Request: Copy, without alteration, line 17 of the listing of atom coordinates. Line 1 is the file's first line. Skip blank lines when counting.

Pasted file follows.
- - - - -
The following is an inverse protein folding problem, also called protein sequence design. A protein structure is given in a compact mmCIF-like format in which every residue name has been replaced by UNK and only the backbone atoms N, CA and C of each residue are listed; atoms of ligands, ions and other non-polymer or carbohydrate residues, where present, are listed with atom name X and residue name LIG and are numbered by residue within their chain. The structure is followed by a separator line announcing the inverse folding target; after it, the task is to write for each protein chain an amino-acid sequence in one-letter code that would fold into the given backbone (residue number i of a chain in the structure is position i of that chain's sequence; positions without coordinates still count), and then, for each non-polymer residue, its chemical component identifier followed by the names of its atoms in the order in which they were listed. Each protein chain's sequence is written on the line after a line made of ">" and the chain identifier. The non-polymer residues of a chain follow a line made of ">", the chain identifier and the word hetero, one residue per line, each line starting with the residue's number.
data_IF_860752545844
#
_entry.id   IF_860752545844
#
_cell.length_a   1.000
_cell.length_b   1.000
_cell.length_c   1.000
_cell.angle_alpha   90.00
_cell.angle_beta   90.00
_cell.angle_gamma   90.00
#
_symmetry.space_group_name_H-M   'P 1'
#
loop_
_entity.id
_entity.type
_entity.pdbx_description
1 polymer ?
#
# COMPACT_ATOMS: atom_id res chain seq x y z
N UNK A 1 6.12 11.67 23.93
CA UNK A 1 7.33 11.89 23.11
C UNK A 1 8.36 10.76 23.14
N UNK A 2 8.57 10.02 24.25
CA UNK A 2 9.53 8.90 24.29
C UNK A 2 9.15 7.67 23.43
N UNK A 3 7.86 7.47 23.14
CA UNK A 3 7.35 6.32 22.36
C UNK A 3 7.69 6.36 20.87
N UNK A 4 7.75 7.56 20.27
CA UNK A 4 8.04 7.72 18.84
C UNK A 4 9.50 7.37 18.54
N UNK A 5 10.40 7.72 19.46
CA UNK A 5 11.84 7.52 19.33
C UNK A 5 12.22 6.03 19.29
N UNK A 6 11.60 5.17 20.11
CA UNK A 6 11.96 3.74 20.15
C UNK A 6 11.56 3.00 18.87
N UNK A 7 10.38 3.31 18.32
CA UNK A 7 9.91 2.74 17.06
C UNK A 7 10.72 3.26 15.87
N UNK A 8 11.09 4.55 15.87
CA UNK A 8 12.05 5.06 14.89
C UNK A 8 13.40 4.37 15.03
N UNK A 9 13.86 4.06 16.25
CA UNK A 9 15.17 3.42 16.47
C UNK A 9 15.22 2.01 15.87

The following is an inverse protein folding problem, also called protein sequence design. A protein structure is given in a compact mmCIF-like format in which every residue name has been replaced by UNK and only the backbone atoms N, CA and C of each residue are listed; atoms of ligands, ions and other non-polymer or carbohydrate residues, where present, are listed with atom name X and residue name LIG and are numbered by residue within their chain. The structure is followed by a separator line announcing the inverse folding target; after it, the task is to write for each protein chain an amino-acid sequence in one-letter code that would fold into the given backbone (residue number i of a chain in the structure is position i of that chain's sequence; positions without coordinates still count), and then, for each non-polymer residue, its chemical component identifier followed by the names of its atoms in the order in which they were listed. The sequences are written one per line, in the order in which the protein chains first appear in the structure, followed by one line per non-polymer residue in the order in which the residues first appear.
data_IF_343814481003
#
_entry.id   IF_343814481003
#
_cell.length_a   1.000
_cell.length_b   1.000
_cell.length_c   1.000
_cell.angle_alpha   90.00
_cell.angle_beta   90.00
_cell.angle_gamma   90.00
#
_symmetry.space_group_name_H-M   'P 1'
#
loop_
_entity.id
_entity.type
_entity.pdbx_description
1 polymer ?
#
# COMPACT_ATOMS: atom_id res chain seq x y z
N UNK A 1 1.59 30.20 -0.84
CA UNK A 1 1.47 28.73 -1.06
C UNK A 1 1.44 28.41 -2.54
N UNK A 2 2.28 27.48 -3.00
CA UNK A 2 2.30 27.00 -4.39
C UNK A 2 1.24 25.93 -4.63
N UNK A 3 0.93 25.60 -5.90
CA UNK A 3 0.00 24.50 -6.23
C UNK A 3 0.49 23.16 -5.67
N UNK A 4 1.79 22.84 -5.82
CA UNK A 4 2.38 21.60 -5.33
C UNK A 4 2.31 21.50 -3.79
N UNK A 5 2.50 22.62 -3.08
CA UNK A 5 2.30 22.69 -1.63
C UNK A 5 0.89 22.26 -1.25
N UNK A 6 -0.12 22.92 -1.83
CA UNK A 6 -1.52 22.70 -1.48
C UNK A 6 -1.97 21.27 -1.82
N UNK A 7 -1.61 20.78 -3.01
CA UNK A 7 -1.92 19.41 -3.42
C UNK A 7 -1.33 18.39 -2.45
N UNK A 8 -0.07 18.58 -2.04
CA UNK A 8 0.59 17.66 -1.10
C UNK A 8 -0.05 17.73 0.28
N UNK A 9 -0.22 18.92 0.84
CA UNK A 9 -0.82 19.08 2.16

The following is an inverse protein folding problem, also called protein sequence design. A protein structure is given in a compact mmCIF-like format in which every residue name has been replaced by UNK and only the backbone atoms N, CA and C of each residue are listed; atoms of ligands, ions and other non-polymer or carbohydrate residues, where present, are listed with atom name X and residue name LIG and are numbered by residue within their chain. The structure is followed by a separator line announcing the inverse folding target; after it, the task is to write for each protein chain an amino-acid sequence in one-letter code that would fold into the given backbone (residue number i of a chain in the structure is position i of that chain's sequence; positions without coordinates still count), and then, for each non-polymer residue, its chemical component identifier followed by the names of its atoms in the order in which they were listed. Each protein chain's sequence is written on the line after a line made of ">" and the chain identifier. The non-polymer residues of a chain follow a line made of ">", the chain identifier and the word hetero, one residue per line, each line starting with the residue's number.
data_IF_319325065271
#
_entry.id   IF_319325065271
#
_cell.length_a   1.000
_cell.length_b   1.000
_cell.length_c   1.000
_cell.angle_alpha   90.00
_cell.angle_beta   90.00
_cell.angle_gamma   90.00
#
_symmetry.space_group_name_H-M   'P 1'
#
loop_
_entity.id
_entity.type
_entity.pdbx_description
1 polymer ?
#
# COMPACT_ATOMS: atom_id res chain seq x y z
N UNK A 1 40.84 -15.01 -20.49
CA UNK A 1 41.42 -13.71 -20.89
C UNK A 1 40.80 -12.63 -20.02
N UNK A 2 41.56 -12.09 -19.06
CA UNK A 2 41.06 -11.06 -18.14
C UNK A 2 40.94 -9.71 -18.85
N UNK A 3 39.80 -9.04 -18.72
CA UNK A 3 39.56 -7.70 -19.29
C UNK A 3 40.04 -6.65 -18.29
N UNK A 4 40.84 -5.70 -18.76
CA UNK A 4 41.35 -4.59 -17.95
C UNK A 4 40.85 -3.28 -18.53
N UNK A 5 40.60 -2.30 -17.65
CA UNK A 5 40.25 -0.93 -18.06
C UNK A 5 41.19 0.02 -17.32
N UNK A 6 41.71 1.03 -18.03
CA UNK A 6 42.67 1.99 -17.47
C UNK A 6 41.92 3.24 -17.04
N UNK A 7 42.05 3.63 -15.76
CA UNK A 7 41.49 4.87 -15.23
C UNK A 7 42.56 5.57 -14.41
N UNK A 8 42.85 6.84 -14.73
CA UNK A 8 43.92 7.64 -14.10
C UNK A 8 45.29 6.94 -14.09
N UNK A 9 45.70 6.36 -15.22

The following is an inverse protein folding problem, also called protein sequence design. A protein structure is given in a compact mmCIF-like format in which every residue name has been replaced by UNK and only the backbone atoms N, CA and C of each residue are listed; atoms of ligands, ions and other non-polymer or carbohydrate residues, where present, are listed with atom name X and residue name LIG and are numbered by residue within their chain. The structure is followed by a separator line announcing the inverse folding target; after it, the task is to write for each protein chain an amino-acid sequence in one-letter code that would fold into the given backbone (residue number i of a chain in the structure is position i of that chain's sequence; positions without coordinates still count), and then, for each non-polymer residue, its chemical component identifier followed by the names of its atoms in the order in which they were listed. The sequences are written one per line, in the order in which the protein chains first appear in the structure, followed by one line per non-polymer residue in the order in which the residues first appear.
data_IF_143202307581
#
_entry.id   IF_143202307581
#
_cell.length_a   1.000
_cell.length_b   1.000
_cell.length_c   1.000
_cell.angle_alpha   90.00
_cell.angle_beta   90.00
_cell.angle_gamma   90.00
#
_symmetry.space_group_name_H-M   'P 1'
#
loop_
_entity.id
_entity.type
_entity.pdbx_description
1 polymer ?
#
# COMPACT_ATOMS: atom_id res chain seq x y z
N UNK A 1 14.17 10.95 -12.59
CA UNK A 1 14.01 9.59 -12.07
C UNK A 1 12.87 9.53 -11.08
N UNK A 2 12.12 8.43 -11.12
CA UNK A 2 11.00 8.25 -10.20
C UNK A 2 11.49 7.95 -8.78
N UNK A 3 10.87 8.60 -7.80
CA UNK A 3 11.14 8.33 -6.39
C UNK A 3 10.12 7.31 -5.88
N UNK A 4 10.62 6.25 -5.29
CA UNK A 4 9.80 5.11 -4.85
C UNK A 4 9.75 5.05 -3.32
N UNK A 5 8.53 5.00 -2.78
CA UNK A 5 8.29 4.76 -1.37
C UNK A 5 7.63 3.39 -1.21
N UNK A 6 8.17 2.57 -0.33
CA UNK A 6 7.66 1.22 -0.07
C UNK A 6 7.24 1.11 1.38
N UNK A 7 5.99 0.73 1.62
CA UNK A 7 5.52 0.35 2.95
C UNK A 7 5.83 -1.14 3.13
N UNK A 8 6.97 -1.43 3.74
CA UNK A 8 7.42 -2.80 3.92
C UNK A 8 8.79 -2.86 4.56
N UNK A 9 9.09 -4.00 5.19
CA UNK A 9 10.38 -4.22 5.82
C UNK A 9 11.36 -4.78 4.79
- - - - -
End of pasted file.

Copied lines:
_entity.type